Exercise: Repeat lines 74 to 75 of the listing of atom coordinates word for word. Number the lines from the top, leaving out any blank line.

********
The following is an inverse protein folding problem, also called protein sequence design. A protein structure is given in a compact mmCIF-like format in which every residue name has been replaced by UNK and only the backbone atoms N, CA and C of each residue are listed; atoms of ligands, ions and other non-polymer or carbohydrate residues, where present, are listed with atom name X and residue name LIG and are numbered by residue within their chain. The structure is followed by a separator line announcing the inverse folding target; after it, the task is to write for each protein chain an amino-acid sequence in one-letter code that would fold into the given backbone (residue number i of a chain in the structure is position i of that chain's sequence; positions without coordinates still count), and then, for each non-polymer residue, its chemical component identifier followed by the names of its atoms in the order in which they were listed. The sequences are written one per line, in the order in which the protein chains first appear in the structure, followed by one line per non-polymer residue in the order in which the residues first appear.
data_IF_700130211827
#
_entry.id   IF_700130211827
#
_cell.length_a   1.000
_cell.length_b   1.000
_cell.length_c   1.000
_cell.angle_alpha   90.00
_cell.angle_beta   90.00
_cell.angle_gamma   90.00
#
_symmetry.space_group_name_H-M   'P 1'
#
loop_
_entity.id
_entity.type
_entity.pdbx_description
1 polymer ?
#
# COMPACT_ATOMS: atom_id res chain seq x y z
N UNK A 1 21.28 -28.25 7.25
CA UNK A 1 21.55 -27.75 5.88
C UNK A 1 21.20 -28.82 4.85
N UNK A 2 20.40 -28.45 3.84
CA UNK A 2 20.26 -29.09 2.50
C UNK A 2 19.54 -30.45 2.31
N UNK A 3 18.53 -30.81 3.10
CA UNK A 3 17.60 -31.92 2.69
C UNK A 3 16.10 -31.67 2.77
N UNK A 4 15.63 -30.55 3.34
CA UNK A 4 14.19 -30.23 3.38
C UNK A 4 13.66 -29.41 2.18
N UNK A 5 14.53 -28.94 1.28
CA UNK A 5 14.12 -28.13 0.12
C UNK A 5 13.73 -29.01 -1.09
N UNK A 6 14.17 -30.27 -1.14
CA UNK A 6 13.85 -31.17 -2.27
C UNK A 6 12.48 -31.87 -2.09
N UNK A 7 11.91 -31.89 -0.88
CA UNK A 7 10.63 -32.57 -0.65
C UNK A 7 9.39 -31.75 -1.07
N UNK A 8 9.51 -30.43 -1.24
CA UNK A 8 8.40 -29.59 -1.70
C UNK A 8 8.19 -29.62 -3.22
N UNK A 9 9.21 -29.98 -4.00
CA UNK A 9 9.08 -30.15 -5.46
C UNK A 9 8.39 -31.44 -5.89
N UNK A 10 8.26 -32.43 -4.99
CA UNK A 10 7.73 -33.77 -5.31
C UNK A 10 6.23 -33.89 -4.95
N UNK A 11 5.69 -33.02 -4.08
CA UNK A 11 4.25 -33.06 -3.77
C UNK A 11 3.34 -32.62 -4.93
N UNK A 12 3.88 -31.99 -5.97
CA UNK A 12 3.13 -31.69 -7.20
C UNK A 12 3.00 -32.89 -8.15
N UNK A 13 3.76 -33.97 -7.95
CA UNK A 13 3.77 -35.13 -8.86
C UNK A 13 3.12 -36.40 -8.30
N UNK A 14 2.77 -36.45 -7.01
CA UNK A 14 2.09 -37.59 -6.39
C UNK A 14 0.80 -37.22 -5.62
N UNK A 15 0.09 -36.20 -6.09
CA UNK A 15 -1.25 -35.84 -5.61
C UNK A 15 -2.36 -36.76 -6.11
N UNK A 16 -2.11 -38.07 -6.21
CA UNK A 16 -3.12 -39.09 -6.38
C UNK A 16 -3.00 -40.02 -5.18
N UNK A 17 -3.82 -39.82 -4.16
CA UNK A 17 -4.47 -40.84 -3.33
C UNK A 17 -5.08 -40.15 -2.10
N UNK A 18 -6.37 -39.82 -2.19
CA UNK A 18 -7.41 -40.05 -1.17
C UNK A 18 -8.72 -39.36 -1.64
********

CA UNK A 18 -7.41 -40.05 -1.17
C UNK A 18 -8.72 -39.36 -1.64